I’m writing this blog from the backseat of a van with my family – racing across the Irish countryside to take us to stay in an 800-year-old castle. What an adventure.
I am moving into week 3 of our family trip across the UK. We have been to London, Scotland and now Ireland with our 3 boys. There’s been ups and downs, rain and sunshine, and a whole bunch of togetherness. It’s the trip of a lifetime, and something my husband and I have dreamed of doing for a very long time.
There are a few things I have learned about myself and money along the way. The first being – money is well spent on experiences, rather than things. There was a time (ok, plenty of time, I have to admit) where my thoughts and desires revolved around clothes, cars, jewelry and STUFF.
I spent much of my money and time buying things that I believed I wanted, and that would make me happy.
However, over time, I have realised that the stuff never really did make me happy. Sure, there was the pleasure of wearing something fab for the first time or walking out of the store with the bags in my hands, but that buzz never lasted long. It always led me looking to the next thing, and the next.
This trip for me, has represented more than anything a deep change in my view of money, and how it is spent. While we have spent a small fortune getting five of us here, it has been done in a way that represents our values, and what having money goals is all about. It has been about enjoying each other as a family and sharing experiences and adventures that will last in our memories for a lifetime.
Here are five money truths I learned for overseas travel:
- We paid for this trip in advance. Accommodation, airfares, transfers and food where we could. This meant none of it was put on credit, and I wasn’t mentally planning for how we were going to pay it back. We only booked the trip when we had the funds. This is a good feeling.
- We haven’t gone retail crazy. I bought a hat and a scarf in Scotland (it was freezing!) but other than that, I haven’t bought a thing. I bought a large suitcase full of clothes, and don’t need more. Sure, I saw plenty of things I would have liked, but it was easy to walk away. Because spending our money on experiences has given us a lot more meaningful pleasure.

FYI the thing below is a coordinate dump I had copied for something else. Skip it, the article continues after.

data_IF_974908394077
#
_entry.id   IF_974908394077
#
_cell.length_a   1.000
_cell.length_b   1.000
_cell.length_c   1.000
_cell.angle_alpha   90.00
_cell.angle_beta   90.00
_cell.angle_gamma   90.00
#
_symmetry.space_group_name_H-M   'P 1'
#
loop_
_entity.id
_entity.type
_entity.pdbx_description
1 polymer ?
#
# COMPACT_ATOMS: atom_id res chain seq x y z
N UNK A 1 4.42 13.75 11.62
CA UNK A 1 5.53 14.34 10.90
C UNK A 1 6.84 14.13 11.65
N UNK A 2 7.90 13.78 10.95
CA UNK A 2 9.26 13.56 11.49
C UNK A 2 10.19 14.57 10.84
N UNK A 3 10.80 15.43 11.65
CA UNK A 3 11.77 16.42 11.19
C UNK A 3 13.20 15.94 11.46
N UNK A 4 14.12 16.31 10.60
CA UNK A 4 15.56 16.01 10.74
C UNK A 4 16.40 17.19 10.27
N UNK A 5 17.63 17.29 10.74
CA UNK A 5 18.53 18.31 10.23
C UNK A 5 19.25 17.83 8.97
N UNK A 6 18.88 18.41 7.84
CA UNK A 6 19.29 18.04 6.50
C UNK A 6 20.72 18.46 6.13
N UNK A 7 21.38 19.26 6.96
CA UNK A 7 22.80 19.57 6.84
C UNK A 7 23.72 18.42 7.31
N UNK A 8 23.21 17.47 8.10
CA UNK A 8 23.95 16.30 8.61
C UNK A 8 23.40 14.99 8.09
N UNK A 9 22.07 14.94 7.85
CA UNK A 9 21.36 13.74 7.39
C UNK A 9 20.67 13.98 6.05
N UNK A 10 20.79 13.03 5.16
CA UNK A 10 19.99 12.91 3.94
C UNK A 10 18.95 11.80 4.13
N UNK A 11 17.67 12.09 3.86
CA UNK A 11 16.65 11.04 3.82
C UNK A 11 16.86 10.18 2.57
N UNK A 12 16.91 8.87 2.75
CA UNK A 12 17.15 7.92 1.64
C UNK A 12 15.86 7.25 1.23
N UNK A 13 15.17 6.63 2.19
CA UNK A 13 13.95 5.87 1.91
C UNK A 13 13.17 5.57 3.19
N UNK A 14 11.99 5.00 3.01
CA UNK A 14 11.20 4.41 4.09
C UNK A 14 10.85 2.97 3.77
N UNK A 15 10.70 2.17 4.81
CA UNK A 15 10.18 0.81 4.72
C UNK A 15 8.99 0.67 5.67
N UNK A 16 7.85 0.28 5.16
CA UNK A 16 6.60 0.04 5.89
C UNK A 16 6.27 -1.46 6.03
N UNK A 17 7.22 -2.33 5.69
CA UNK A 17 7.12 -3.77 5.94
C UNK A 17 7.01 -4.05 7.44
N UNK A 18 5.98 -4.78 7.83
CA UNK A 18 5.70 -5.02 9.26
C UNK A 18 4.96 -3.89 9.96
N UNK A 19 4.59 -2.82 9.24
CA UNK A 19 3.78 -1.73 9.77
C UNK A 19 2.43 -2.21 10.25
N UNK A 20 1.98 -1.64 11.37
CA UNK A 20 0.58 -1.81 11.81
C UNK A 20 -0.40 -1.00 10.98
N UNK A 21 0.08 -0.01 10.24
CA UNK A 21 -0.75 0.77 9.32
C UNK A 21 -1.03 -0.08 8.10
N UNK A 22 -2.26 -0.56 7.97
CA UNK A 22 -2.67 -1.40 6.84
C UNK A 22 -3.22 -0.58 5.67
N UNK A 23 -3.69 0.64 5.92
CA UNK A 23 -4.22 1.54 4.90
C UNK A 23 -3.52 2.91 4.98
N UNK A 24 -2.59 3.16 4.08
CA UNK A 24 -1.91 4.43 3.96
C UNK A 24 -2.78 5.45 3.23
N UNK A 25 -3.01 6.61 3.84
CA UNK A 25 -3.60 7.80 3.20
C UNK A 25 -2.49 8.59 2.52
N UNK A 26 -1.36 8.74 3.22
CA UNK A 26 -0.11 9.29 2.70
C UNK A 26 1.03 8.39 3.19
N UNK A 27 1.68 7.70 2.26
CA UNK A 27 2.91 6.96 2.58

- Our kids have learned valuable money lessons. Currency exchange being one of them. Our 15-year old is now regularly checking our currency against the pound and euro – a lesson he would have found boring in economics class, but fascinating when cashing in his hard-earned savings.
- We haven’t gone without, but we have been sensible. We may eat in the hotel restaurant or out one night but have taken back fruit and food to the room on other nights. While we have definitely spent every day, our costs have been variable and sometimes way cheaper than expected.
- We worked to a budget. We planned what we wanted to spend and put it on our visa in advance. We can then spend and keep track of our costs daily online, to make sure we are within our planned spend.
Travel really does open your mind and allows you to leave the routine and sameness of every day. To me it is a crucial part of life experience. Doing it in a way that is mindful of money and as a reward for a long-held family goal has been incredibly rewarding.
A trip, whether big or small, creates valuable memories that last – longer than any material item ever could.
Until next time,